(article previously posted at InsidetheJar)
Capacity and Taxation: Tools of Control
Part four in a series on the task force report.
Many of the problematic recommendations in the report seem to stem from the desire for governmental market control, with a particular focus on influencing the end user.
Where personal carry limits and fear based rhetoric target the public directly, there are two recommendations in the report that could lead to more insidious and manipulative attempts to control the consumer market, particularly if both are adopted.
The first recommendation is that the government use ‘production controls’ in the early stages of regulation. What this means is that the government would be able to manipulate supply by increasing or decreasing the legal licenses available to producers, or the amount that they can produce.
On page 32 the report, in the chapter focused on supply chain management, four advantages to using such production controls are laid out.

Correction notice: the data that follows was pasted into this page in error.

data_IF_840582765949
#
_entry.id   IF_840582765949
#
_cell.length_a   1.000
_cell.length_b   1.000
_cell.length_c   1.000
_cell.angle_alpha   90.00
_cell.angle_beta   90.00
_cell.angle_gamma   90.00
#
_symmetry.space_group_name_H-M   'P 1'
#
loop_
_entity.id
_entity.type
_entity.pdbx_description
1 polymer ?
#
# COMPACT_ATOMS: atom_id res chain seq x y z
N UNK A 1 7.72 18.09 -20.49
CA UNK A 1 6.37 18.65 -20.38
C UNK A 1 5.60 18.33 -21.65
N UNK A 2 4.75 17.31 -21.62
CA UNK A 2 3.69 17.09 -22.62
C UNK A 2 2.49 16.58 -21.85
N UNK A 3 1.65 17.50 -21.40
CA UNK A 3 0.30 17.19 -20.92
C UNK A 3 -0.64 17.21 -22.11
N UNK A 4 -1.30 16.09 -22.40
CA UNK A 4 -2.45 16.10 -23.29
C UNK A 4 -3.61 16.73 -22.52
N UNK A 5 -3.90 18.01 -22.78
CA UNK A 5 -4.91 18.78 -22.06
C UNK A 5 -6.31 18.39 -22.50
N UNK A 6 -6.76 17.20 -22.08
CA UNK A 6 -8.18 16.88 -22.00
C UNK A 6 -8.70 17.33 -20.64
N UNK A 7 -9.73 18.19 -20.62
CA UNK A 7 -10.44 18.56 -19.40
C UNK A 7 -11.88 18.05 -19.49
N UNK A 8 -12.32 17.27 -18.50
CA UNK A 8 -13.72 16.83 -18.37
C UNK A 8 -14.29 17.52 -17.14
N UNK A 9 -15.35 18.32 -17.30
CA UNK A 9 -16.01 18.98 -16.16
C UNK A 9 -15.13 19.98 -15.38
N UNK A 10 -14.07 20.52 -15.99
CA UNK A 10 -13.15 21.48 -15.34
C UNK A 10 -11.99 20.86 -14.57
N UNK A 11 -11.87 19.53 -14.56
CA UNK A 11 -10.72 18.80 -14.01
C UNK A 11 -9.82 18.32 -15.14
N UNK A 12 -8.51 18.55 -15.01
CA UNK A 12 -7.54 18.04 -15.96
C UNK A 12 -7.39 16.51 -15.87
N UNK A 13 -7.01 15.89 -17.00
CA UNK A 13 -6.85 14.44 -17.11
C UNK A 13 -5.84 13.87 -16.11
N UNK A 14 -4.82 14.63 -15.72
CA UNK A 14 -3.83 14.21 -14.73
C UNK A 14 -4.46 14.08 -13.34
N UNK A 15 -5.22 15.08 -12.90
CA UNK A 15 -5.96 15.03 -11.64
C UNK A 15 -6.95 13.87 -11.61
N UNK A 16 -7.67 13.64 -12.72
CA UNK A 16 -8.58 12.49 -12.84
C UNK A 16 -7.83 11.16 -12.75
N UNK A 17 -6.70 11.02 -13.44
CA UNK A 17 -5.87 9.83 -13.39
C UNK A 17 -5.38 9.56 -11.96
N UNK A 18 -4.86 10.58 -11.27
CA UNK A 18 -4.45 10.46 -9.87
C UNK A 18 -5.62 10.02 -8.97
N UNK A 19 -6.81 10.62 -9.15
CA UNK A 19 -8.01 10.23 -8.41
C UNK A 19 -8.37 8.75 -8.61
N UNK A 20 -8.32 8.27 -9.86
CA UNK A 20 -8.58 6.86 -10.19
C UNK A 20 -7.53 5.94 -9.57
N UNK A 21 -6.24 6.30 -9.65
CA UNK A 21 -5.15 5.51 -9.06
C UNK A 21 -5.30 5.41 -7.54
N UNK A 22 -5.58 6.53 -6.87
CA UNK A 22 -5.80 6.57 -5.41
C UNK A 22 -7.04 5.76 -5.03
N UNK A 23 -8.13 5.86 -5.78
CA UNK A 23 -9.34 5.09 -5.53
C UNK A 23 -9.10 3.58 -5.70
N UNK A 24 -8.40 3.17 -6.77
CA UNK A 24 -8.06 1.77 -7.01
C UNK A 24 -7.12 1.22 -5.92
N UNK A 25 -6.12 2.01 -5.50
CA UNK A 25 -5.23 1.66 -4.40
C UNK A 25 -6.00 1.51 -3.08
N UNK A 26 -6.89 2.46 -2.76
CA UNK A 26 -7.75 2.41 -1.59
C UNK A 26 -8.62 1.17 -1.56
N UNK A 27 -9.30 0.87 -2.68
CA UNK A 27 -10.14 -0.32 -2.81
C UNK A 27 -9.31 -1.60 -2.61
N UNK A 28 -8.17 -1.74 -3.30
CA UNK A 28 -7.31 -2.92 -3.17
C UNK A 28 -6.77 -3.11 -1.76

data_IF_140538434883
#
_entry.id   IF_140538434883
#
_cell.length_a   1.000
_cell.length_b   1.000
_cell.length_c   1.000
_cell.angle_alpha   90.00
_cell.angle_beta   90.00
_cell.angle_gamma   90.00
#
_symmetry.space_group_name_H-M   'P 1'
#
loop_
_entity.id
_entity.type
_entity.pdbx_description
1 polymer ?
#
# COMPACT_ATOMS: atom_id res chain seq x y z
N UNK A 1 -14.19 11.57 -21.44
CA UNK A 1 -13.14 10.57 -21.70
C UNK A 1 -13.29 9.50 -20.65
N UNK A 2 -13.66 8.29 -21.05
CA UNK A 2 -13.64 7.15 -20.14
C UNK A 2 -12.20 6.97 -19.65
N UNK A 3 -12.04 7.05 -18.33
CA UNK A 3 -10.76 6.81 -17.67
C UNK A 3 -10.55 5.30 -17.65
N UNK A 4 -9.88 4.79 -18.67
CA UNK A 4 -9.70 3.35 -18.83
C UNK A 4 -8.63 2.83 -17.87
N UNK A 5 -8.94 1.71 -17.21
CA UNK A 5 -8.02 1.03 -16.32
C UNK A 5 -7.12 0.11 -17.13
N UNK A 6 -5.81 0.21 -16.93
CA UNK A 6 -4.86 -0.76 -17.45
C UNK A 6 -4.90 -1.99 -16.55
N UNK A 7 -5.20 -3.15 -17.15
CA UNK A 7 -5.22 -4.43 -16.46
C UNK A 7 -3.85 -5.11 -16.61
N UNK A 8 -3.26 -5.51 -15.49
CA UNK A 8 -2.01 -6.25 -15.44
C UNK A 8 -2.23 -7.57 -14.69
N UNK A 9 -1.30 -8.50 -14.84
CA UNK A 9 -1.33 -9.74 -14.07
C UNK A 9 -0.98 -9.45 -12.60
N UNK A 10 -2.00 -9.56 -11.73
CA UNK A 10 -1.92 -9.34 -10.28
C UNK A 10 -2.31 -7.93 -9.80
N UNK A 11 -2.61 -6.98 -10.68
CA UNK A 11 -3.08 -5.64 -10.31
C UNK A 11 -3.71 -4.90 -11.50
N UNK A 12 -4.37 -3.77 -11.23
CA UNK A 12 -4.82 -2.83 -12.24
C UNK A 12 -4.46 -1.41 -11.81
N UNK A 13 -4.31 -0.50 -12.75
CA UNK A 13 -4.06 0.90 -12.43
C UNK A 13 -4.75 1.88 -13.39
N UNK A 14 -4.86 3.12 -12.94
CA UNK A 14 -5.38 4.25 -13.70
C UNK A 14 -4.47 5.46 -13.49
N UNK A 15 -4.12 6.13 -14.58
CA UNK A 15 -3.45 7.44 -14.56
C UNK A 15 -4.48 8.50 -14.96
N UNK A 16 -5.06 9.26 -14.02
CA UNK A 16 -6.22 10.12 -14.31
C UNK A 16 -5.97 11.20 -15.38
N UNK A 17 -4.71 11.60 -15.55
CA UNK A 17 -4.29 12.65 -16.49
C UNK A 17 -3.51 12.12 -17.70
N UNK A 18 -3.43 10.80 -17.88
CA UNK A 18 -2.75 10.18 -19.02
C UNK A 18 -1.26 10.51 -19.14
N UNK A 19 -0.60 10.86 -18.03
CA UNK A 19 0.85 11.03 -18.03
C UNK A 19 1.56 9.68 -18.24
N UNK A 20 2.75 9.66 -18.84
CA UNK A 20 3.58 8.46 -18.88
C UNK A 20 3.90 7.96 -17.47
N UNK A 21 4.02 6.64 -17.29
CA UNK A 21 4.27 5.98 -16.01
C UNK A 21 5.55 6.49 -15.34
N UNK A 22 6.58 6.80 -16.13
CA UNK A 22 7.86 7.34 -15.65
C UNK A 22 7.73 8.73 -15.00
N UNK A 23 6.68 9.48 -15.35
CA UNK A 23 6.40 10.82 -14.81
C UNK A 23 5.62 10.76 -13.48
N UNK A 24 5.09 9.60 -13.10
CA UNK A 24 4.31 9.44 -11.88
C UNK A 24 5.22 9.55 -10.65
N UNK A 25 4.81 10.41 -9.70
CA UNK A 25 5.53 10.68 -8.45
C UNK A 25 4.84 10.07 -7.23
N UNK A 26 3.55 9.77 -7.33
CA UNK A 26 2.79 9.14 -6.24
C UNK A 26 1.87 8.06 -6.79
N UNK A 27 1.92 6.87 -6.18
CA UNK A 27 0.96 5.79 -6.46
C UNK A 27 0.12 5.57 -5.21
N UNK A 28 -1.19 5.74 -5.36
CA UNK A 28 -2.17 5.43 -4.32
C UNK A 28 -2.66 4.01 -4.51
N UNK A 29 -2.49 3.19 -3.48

Two of these advantages, properly funded oversight and preventing market saturation, are logical. If there is no system for inspections, then the regulations mean nothing. If every farm in the country converted to cannabis tomorrow, food production would be negatively effected.
Another advantage is the ability to make room for small producers, and prevent the conglomeration of production into a few large businesses. This is a great reason to implement some level of production control. Corporate conglomeration represents one of the biggest concerns for small producers that want to be part of the regulated market.
The other advantage listed is:
Controlling cannabis prices by increasing or decreasing the number of production licences issued or by imposing limits on the size of facilities.
This is more than a bit contentious. Do they really believe that the government will be able to react to market influences swiftly enough to effect retail pricing by regulating producers’ future output?